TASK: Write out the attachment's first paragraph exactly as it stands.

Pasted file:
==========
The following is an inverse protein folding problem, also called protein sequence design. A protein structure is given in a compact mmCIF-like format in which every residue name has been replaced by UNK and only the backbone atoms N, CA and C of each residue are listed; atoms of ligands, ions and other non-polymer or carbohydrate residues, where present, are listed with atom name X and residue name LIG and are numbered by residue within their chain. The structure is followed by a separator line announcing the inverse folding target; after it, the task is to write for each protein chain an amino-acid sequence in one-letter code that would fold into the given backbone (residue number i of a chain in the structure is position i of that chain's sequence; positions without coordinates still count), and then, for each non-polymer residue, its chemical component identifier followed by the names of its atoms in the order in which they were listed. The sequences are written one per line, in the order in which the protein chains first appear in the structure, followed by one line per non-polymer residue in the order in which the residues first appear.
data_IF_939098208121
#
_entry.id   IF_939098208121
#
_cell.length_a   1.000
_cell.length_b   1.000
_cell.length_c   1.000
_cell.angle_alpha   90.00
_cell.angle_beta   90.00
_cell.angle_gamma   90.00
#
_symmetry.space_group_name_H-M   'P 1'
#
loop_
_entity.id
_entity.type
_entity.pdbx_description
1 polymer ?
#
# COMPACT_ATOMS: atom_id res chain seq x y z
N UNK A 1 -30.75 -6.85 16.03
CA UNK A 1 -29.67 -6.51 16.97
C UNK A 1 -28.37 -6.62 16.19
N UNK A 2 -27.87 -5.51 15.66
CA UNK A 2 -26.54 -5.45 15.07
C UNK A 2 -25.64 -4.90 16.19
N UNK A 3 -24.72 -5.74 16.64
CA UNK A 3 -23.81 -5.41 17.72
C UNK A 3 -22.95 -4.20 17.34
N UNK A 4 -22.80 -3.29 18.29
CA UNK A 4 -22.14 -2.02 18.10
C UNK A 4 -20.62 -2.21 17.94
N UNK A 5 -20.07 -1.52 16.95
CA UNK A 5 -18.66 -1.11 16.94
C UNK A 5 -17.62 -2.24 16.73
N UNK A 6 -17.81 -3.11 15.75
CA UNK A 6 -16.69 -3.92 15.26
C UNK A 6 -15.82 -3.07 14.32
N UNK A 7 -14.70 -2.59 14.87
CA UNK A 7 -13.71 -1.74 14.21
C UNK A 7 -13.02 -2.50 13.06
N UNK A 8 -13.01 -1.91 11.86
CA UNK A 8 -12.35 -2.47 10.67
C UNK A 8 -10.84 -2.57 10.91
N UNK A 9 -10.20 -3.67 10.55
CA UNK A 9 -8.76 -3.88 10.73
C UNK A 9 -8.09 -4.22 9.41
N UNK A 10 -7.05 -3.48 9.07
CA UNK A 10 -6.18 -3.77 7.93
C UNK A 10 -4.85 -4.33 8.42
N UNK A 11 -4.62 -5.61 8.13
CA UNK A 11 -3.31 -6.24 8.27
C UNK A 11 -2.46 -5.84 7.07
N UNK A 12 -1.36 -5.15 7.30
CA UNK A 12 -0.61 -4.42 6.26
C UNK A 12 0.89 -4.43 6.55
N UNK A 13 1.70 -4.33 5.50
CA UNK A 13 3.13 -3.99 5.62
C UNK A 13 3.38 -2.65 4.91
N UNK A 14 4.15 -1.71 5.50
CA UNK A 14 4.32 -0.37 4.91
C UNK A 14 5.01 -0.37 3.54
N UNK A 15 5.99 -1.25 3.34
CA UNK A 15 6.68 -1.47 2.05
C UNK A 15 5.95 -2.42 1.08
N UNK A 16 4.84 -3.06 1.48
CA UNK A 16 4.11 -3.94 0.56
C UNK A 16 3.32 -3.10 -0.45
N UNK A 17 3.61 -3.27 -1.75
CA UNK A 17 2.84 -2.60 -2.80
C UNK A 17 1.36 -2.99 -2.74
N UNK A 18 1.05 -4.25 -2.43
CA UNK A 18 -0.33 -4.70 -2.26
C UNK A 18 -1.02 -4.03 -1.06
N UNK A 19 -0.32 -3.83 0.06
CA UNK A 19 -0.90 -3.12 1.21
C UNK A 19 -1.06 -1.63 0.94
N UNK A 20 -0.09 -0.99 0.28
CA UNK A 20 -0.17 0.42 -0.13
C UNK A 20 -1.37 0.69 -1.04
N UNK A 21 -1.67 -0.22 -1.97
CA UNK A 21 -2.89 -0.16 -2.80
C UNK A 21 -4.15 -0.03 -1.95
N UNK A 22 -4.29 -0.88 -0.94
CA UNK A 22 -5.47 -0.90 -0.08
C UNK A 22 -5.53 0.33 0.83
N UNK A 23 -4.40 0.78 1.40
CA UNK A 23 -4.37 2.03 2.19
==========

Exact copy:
The following is an inverse protein folding problem, also called protein sequence design. A protein structure is given in a compact mmCIF-like format in which every residue name has been replaced by UNK and only the backbone atoms N, CA and C of each residue are listed; atoms of ligands, ions and other non-polymer or carbohydrate residues, where present, are listed with atom name X and residue name LIG and are numbered by residue within their chain. The structure is followed by a separator line announcing the inverse folding target; after it, the task is to write for each protein chain an amino-acid sequence in one-letter code that would fold into the given backbone (residue number i of a chain in the structure is position i of that chain's sequence; positions without coordinates still count), and then, for each non-polymer residue, its chemical component identifier followed by the names of its atoms in the order in which they were listed. The sequences are written one per line, in the order in which the protein chains first appear in the structure, followed by one line per non-polymer residue in the order in which the residues first appear.